Book Excerpt – Peony: The Best Varieties for Your Garden
By David C. Michener and Carol A. Adelman
Photographs courtesy of Timber Press
Peonies are stunningly beautiful, easy to grow, relatively carefree, and adaptable to any garden style. They are a favorite flower everywhere they can be grown and for good reason: the heady fragrances and enchanting colors of a peony-rich garden can evoke memories, capture an enchanted moment, and represent hope, friendship, romance, or gracious hospitality.
Wherever winters are cold enough for peonies, gardeners have grown plants that have been shared with them or passed down among generations as treasured living family heirlooms. With their colors, fragrances, and forms, the cut flowers combine well in bouquets. Peonies simply have no rival in their season.
Peonies blossom in a wide variety of colors and shapes. Their color range encompasses every tint from pure white through myriad pinks to the deepest reds and rich, complex chocolate tones. Almost every shade is represented except for blue and black, though now some blossoms approach those shades, as with the dazzling deep lavenders of 'Lavender Hill' and 'Sonoma Amethyst'.
To add to the fun and depending on the cultivar, individual peony flowers may retain the same color from start to finish, or they may begin as one color and either fade or darken to another related color. Some selections are bicolored, and, more rarely seen, tricolored. Contemporary breeders are even providing gardeners with new striped peonies such as 'Candy Stripe'—truly distinctive treasures. The individual flower shapes, which are called forms, can be as simple as a wild rose or so petal-stuffed that it is hard to imagine how all the petals ever fit in the bud, with many variations in between.
Appreciating and understanding the differences between the three basic types of peonies adds to their versatility in garden compositions and is a big part of the fun of planting these flowers. The three plant types are commonly called bush, tree, and Itoh/intersectional. Each type has its own range of floral seasons and colors, as well as some specialized horticultural needs.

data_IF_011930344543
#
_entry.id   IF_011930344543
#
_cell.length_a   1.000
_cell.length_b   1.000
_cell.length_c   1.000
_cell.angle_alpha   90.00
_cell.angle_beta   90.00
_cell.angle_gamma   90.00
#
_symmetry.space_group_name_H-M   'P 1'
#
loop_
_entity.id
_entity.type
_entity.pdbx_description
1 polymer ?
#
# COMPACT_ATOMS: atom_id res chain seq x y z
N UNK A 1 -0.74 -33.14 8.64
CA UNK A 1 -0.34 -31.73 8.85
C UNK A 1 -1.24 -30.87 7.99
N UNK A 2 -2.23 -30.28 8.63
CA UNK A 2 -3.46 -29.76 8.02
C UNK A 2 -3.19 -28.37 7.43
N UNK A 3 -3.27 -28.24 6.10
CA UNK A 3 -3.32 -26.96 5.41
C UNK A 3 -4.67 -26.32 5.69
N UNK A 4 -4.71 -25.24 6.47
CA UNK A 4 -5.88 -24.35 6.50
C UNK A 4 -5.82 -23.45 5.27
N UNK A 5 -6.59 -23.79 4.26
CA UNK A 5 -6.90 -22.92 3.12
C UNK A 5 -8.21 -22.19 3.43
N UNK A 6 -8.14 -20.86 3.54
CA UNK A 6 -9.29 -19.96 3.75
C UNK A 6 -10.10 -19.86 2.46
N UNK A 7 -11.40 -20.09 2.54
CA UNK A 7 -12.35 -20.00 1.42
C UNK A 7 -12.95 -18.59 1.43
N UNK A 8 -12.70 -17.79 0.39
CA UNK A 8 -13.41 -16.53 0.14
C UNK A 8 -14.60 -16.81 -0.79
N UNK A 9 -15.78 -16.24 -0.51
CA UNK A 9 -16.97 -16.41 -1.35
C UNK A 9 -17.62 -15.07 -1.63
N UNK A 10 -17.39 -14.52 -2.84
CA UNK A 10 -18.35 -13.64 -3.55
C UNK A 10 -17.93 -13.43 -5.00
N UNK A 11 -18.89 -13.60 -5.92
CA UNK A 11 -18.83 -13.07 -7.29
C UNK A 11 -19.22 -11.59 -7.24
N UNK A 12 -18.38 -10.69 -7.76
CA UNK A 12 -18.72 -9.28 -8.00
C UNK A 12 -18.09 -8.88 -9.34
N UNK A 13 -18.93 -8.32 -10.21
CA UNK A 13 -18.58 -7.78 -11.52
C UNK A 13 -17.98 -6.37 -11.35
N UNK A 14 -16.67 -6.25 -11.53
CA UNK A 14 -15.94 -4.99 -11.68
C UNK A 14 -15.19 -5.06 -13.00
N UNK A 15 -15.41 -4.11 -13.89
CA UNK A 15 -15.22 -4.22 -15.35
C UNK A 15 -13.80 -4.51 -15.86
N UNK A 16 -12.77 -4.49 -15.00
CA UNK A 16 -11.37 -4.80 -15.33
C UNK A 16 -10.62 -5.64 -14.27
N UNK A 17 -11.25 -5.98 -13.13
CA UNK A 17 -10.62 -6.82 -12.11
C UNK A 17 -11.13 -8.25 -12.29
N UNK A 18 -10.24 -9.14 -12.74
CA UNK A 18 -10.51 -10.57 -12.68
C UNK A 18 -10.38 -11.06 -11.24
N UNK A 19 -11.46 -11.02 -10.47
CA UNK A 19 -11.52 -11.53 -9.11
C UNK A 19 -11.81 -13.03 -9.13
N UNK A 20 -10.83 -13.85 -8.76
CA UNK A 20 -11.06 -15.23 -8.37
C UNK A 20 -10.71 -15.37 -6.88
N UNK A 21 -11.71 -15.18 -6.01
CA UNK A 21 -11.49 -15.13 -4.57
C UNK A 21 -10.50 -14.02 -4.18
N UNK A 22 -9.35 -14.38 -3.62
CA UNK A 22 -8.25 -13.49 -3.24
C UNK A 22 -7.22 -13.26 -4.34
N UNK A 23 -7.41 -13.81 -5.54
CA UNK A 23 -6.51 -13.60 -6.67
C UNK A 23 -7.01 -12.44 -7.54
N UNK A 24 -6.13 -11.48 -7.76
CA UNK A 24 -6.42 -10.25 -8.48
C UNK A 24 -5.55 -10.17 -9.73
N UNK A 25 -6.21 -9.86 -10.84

The most common type of peony is the herbaceous form, also called bush peony. Members of this group grow each year to the size of small shrubs, bloom in a complete range of whites to reds, and then die to the ground for the winter, resprouting the next spring.
Tree peonies are shrubs with distinctively thick woody stems that last for many years. They begin their bloom season earlier than the bush peonies, with the advantage that the flower color covers the same range as the herbaceous peonies and additionally brings in yellow, gold, lavender, and purple to nearly black.
The Itoh/intersectional peonies are hybrids between the bush and tree peonies. They were first developed in the mid-twentieth century and they combine the best attributes of both parents. New intersectional hybrids have fantastic colors and abundant floral displays along with the lovely foliage that flows into a pleasingly shaped shrub, making them increasingly popular.
We love all peonies!
The diverse colors and forms make these plants supremely useful for incorporating in all garden styles. Peonies are bold when massed in beds and borders, yet equally stately when integrated among other perennials and shrubs. Peonies are also stunning when used as accent notes in informal plantings. Their roles for garden designers extend well after their bloom season as a backdrop for bright garden colors. Perhaps uniquely among garden perennials, peonies contribute the lush green foliage to the essential summer verdancy that helps such later-blooming perennials as bee balms (Monarda), lilies (Lilium), gladiolus (Gladiolus), phlox (Phlox), and many others become colorful features of their season.
For gardeners with a keen color sense, the unheralded colors of peony sprouts as they emerge from the ground provide striking accent notes in spring display beds. Watch the distinctively colored sprouts, described as red asparagus, so you can plan the next year's color scheme for tulips and pansies. Yellow and cream-colored peonies blend with purple iris, mauve dianthus, and salmon-colored lupines.
Author bio: David C. Michener is associate curator at the University of Michigan Matthaei Botanical Gardens and Nichols Arboretum in Ann Arbor, where he is overseeing the rejuvenation of the Peony Garden, the largest public collection of historic herbaceous peonies in North America.
Carol A. Adelman and her husband own and operate Adelman Peony Gardens near Salem, Oregon, where they grow 484 varieties of peonies.
Peony: The Best Varieties for Your Garden is available in hardcover, $27.95 from timberpress.com or online booksellers.
All articles are copyrighted and remain the property of the author.
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